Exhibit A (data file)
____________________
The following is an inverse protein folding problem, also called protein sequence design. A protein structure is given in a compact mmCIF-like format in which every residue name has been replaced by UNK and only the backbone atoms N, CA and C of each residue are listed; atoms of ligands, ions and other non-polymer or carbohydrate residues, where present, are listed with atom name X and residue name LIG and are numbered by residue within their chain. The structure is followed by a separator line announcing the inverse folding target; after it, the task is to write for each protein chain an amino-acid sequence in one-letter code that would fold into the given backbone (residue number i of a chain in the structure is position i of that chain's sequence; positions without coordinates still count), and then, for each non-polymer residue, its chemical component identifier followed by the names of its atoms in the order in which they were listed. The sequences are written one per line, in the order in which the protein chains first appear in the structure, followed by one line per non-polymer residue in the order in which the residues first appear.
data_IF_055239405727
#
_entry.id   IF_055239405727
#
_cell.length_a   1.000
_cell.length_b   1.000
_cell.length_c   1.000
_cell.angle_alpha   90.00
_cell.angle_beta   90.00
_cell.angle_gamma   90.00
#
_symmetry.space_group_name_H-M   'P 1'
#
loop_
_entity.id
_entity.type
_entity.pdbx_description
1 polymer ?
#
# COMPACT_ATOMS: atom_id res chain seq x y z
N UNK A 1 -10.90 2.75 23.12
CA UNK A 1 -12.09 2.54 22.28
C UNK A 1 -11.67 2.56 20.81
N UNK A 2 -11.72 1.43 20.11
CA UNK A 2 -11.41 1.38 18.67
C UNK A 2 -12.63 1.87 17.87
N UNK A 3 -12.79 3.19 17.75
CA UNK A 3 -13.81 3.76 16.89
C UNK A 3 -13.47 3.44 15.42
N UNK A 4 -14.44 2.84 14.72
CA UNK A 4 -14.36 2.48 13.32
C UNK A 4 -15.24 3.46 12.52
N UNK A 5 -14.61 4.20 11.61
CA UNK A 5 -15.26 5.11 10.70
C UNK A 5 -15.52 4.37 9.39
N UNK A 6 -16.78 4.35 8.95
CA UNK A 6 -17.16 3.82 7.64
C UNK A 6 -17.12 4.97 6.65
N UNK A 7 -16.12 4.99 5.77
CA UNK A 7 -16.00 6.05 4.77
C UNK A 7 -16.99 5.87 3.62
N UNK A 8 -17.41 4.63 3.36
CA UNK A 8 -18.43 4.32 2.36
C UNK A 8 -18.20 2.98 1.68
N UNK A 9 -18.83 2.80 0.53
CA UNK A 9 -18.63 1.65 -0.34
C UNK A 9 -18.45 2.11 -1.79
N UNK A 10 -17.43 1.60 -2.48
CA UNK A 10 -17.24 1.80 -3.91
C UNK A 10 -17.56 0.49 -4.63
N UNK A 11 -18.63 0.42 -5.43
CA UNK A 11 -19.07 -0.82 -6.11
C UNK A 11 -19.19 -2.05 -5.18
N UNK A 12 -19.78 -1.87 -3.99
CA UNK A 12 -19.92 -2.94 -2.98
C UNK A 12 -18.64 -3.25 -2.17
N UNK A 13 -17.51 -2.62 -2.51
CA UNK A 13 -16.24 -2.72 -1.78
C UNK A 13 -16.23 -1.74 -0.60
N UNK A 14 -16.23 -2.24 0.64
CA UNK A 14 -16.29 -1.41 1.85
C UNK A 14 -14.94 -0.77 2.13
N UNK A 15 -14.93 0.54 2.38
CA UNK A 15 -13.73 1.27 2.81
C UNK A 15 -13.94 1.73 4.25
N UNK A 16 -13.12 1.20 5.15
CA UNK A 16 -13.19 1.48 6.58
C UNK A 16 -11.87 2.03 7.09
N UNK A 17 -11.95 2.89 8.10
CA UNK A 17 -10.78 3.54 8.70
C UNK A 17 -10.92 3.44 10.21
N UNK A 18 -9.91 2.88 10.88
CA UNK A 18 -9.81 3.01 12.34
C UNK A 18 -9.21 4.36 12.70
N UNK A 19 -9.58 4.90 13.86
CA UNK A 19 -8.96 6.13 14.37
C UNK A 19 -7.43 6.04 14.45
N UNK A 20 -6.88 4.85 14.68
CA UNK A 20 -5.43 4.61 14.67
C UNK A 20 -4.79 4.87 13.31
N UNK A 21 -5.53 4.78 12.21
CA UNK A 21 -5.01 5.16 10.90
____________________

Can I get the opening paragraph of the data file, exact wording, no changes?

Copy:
The following is an inverse protein folding problem, also called protein sequence design. A protein structure is given in a compact mmCIF-like format in which every residue name has been replaced by UNK and only the backbone atoms N, CA and C of each residue are listed; atoms of ligands, ions and other non-polymer or carbohydrate residues, where present, are listed with atom name X and residue name LIG and are numbered by residue within their chain. The structure is followed by a separator line announcing the inverse folding target; after it, the task is to write for each protein chain an amino-acid sequence in one-letter code that would fold into the given backbone (residue number i of a chain in the structure is position i of that chain's sequence; positions without coordinates still count), and then, for each non-polymer residue, its chemical component identifier followed by the names of its atoms in the order in which they were listed. The sequences are written one per line, in the order in which the protein chains first appear in the structure, followed by one line per non-polymer residue in the order in which the residues first appear.